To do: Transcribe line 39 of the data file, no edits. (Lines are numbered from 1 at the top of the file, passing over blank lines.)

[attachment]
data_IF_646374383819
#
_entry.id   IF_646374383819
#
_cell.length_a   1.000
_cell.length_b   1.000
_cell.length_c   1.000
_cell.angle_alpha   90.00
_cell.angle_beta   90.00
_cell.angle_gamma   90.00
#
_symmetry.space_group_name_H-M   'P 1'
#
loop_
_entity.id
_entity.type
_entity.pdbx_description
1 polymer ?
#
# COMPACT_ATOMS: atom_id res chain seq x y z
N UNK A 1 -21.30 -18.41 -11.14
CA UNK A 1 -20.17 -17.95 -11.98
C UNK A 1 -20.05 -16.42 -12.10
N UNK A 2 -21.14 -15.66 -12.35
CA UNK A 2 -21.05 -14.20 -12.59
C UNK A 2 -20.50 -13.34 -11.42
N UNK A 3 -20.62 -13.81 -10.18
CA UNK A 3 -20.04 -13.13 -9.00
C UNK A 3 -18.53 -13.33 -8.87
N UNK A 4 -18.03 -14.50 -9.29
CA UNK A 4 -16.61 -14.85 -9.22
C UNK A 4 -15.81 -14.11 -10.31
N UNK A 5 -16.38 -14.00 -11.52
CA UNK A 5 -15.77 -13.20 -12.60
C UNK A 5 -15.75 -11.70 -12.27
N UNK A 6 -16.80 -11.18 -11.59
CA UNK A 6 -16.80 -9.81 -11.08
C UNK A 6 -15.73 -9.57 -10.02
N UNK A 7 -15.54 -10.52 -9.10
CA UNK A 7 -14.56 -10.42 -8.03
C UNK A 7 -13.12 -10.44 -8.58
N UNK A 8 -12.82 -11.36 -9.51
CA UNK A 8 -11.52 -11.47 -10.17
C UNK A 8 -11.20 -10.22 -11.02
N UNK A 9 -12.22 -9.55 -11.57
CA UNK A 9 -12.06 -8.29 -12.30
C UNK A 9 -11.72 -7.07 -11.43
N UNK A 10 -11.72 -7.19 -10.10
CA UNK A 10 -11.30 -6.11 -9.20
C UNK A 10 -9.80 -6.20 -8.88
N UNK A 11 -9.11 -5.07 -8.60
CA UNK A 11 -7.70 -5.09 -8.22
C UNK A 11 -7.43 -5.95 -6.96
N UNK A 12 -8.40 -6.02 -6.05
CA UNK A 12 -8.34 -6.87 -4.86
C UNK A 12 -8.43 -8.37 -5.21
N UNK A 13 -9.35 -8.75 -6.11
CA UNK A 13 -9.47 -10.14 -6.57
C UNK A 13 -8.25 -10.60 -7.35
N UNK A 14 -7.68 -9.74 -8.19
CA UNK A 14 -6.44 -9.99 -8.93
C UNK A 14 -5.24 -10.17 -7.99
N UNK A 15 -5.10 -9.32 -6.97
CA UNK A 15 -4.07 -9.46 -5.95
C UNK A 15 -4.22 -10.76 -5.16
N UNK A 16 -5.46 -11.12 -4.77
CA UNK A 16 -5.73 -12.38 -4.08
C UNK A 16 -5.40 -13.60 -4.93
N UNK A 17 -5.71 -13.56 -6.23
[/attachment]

N UNK A 7 -15.54 -10.52 -9.10